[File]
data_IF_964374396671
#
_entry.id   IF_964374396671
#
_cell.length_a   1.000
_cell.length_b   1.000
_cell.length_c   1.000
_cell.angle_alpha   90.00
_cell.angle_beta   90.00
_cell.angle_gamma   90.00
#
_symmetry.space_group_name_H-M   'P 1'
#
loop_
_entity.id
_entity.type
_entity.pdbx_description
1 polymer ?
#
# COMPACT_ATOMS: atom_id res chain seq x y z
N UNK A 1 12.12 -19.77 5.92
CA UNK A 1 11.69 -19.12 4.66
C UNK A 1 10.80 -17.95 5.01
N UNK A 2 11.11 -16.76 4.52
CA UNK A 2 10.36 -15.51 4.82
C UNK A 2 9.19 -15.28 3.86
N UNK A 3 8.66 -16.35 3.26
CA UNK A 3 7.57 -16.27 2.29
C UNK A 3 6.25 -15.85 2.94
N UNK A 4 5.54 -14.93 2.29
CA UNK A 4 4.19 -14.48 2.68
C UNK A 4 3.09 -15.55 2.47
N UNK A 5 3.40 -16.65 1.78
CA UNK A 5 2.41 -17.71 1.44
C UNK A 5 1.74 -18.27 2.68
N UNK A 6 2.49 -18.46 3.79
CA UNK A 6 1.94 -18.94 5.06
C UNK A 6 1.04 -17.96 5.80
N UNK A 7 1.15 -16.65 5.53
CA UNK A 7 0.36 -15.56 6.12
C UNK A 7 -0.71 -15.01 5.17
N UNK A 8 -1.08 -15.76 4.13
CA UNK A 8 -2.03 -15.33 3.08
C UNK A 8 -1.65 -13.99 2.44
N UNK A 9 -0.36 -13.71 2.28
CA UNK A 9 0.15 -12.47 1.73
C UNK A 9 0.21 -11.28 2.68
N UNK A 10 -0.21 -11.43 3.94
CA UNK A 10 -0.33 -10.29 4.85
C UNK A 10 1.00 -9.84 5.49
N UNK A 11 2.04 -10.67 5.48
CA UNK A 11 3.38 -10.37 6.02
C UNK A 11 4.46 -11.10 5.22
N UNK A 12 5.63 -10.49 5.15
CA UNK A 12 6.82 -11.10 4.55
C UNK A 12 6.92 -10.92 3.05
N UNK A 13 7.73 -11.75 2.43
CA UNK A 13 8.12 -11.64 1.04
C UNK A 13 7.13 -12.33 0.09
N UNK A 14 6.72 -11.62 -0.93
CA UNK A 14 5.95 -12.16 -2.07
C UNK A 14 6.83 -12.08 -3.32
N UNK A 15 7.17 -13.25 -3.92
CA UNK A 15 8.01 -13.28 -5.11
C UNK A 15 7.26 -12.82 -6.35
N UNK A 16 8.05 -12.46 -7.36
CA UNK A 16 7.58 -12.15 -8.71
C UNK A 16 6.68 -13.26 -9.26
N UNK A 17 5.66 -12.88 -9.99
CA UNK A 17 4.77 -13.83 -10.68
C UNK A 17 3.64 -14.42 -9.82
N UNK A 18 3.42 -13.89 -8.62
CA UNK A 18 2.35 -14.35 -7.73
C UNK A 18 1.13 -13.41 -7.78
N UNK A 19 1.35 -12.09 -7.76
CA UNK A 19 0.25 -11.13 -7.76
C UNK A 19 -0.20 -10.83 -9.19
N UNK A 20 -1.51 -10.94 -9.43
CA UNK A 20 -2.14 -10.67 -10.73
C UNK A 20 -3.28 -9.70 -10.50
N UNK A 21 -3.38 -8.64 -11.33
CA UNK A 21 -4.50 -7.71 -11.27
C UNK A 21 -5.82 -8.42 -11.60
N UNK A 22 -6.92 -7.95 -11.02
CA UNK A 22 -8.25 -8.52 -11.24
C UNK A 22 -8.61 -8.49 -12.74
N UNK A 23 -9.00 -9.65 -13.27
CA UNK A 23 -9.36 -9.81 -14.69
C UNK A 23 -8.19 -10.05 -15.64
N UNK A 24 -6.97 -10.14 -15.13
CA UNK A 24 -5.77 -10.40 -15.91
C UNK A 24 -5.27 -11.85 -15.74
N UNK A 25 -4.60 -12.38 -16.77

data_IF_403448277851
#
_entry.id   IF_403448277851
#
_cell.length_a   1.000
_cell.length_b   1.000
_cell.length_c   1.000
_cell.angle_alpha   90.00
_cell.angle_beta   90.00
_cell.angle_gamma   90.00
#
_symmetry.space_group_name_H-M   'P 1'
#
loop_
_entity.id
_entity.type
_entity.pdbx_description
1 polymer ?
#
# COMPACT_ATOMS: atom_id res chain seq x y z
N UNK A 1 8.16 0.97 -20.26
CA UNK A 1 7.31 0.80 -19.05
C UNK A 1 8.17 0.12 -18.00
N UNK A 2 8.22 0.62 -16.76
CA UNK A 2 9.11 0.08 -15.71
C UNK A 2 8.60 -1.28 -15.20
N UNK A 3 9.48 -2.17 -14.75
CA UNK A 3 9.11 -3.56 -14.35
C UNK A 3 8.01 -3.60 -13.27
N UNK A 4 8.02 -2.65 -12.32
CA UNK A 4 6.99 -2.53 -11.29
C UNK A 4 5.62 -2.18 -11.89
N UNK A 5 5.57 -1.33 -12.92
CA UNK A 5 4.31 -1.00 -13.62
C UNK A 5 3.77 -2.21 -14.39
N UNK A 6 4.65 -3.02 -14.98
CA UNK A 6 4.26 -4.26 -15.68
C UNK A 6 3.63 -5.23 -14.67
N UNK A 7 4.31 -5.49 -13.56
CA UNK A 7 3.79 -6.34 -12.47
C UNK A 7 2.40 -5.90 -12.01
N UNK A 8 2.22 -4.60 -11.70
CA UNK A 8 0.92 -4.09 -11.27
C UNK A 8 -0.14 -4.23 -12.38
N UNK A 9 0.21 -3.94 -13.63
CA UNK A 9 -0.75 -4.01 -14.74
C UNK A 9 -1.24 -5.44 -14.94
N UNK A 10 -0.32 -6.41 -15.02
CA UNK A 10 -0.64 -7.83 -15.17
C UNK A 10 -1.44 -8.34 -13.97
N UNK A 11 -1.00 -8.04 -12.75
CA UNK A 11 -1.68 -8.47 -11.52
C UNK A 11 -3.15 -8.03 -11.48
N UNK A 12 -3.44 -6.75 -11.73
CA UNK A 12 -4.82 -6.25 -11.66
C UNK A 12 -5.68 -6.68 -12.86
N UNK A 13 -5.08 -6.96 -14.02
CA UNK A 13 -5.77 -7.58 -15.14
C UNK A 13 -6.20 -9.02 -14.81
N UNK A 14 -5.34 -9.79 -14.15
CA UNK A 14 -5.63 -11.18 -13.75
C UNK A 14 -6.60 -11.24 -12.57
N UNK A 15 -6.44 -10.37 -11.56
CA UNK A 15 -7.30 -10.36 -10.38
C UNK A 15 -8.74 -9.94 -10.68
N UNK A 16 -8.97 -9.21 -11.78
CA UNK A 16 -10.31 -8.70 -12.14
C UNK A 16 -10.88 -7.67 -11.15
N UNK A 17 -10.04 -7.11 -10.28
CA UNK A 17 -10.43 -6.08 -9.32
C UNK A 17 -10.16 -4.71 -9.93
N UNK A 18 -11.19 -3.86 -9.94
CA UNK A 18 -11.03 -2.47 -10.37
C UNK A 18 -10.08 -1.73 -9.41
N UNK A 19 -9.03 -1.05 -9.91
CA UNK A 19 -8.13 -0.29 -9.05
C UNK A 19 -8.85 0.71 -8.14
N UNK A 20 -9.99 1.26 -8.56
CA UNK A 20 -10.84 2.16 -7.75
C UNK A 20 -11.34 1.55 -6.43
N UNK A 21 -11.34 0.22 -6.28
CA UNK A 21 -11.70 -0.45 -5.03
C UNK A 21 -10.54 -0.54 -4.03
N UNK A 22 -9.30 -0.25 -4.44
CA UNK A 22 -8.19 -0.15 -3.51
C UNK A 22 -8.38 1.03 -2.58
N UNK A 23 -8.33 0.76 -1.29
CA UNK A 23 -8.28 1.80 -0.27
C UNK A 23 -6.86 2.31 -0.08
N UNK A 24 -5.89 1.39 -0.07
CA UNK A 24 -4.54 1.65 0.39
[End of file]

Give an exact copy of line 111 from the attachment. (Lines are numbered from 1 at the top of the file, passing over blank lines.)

1 polymer ?